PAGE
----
I rang the doorbell again and again, all I heard was, “hello?” I continued standing outside with these peoples’ pizza and the “hellos” carried on for another minute or two before I decided to ring the doorbell for the 3rd time. This time, someone who sounded human responded. It sounded like a man in his 30’s or 40’s and in a gruff voice he shouted, “Christopher, get the door!!! The pizza guy is here!!”
A few seconds later, a skinny, brown haired kid who appeared to be about 11 years old opened the screen door. He was smiling and seemed to be full of excitement that the pizza had arrived. He was decked out in a purple little league uniform. He was even wearing his cleats and battings gloves. The boy had either just finished playing baseball or was very prepared to play baseball after eating pizza.
As we made the money/pizza exchange, the parrot continued to say, “hello” repeatedly. I decided that inquiring about the parrot would be a perfect ice breaker that I could utilize as a rapport builder in an attempt to maniupulate the boy into giving me a bigger tip. I asked the boy, “so what’s up dude? I hear some kind of bird in there. Do you have a pet parrot or something?” The expression on the boy’s face changed from excited about the pizza to extreme sadness. He solemnly said, “no, I don’t have a pet parrot. My mom is home.” At this point, I should have taken a hint and promptly redirected the conversation, but I was oblivious to what was going on and instead I asked, “so your mom doesn’t allow you to have pets or what?” The boy shook is head and said, “I didn’t mean it that way.”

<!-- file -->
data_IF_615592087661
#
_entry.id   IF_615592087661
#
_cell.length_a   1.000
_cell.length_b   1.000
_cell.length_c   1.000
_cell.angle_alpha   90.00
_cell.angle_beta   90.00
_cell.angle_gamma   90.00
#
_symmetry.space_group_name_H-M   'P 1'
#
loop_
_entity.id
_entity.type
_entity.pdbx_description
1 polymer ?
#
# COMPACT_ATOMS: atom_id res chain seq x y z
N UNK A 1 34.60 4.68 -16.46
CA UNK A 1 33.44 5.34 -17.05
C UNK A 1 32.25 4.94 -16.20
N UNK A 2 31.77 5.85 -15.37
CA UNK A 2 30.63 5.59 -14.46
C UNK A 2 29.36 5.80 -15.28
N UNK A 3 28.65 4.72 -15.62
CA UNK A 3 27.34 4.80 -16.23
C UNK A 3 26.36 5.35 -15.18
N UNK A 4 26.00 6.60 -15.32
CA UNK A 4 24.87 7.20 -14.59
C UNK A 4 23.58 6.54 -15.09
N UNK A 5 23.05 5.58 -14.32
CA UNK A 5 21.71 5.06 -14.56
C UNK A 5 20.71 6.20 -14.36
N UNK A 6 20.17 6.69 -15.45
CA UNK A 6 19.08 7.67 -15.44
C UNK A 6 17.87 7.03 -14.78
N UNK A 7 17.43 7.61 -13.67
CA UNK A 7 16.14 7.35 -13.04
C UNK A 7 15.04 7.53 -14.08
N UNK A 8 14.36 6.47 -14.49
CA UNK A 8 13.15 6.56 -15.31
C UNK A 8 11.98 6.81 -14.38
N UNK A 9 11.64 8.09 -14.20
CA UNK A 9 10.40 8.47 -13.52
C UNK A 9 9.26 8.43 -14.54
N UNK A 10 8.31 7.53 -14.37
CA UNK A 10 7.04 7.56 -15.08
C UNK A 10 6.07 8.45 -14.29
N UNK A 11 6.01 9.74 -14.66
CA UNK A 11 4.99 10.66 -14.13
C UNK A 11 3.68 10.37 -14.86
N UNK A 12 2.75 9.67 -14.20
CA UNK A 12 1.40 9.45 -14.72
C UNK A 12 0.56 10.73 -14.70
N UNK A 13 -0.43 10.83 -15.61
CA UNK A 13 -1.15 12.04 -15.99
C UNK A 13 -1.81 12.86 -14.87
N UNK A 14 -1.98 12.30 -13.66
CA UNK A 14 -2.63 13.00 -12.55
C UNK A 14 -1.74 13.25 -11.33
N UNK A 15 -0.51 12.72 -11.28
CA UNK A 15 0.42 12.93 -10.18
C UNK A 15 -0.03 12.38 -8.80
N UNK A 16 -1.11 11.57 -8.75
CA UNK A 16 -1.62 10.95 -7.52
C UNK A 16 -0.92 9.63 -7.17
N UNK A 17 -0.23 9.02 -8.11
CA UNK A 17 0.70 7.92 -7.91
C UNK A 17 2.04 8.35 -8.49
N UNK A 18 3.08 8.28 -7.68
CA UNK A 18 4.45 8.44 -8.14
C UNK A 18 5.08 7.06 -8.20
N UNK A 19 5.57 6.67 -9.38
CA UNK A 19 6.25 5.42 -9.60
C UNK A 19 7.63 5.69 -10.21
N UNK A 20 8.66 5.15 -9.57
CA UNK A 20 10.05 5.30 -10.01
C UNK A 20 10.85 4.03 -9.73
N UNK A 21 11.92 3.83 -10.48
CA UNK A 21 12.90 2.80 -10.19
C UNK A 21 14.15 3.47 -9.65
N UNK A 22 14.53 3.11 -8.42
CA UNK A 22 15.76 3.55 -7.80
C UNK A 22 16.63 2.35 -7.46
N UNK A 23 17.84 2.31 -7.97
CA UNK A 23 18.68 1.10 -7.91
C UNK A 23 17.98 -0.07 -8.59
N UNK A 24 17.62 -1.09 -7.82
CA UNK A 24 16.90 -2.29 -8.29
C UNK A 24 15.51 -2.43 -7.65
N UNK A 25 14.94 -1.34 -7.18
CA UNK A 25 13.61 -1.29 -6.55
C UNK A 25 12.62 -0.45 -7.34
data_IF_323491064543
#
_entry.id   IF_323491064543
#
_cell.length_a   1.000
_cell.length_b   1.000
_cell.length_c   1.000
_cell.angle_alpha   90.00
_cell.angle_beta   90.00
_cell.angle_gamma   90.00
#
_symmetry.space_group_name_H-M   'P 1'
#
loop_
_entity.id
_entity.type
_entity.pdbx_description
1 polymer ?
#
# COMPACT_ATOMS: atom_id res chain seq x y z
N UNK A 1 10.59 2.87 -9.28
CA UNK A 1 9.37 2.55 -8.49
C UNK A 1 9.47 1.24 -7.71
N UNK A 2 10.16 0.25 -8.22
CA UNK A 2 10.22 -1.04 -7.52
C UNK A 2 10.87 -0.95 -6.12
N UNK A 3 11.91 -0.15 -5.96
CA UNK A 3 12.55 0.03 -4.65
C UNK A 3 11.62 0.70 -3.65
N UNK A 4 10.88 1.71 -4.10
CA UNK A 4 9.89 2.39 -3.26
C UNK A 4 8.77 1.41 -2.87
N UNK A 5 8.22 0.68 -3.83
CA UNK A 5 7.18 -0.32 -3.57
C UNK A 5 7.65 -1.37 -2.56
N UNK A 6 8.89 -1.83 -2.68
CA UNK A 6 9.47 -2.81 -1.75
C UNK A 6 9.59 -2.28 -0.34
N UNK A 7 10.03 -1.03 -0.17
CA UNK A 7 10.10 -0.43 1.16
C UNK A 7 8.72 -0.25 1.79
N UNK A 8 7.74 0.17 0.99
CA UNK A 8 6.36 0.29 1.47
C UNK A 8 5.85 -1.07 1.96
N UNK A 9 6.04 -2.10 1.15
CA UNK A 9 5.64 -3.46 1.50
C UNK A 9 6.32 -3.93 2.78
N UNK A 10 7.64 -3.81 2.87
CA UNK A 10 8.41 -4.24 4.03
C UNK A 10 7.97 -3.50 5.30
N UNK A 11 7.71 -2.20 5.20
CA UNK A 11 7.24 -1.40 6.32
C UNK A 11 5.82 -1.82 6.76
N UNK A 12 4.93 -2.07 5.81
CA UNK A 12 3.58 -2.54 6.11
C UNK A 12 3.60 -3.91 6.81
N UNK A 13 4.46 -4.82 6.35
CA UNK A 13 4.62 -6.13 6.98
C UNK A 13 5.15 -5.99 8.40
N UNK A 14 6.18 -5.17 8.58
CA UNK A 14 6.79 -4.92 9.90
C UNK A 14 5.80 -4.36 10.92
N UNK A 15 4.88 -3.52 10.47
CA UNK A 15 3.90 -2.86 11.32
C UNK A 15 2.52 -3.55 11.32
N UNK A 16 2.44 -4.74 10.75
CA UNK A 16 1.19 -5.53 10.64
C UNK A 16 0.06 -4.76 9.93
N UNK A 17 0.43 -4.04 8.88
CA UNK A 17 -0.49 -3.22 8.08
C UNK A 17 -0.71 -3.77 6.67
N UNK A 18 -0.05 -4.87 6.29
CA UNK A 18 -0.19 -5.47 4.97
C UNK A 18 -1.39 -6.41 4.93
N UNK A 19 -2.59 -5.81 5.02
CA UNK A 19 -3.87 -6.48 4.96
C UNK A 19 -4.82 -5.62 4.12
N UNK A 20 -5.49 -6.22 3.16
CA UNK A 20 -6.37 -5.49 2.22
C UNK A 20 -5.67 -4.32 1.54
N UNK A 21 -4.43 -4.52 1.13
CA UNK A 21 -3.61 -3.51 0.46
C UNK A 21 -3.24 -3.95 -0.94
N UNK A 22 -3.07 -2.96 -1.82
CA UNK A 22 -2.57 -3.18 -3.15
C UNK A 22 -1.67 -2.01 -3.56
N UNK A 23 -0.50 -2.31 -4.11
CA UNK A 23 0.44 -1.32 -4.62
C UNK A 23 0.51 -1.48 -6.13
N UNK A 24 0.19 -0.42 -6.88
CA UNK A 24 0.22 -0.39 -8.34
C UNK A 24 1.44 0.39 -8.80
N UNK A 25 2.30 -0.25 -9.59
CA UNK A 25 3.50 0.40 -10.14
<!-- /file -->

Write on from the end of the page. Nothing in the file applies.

The boy hand-motioned me to take a couple steps inside the house and to look inside the living room. He then pointed to the corner of the room. When I shifted my eyes to what he was pointing at, I noticed that there was a woman sitting in a wheel chair, hooked up to breathing tubes, an oxygen tank and other various medical equipment. When I looked at her, our eyes met and she said, “hello? hello?” in her parrot-like voice.
The boy said, “that’s my mom.”
I was mortified. I felt like a total douche-nugget. Obviously, the boy’s mother had either been in an accident or inflicted with an illness that left her limited in terms of her mental and physical cababilities. I instantly felt the need to apologize and try to patch things up. I failed miserably. The words that spilled out of my mouth made things even more awkward. I said, “oh, I am so sorry buddy. I thought your mom was a parrot.” Immediately after saying this, I felt even more awful. I mean, the knife was already stuck in the boy’s chest when I asked if he had a pet parrot when it was actually his paralyzed mom that was making the noise. Then I accidentally twisted the knife by clarifying to him that I mistook his handicapped mother for a parrot.
The expression of sadness on the boy’s face was still there when he responded with, “no sir, she isn’t a parrot. Here is your money for the pizza.” I counted the money. They gave me a $4 tip. A very good tip. I looked at the kid and said, “thanks buddy, enjoy the pizza. Hope you have a good night.” The boy unenthusiastically said, “thank you” and shut the door.
I was kicking myself in the ass as I was walking back to my car. “Damn it, why on earth can’t I catch on to these things? I could have thought of a different rapport-building, icebreaker,” I thought to myself. Why didn’t I simply play it safe and ask him about how his little league game went? With my luck, he would have told me that he wasn’t able to go to his game because his dad forgot to take him.
Oh well, at least I got a good tip out of the deal.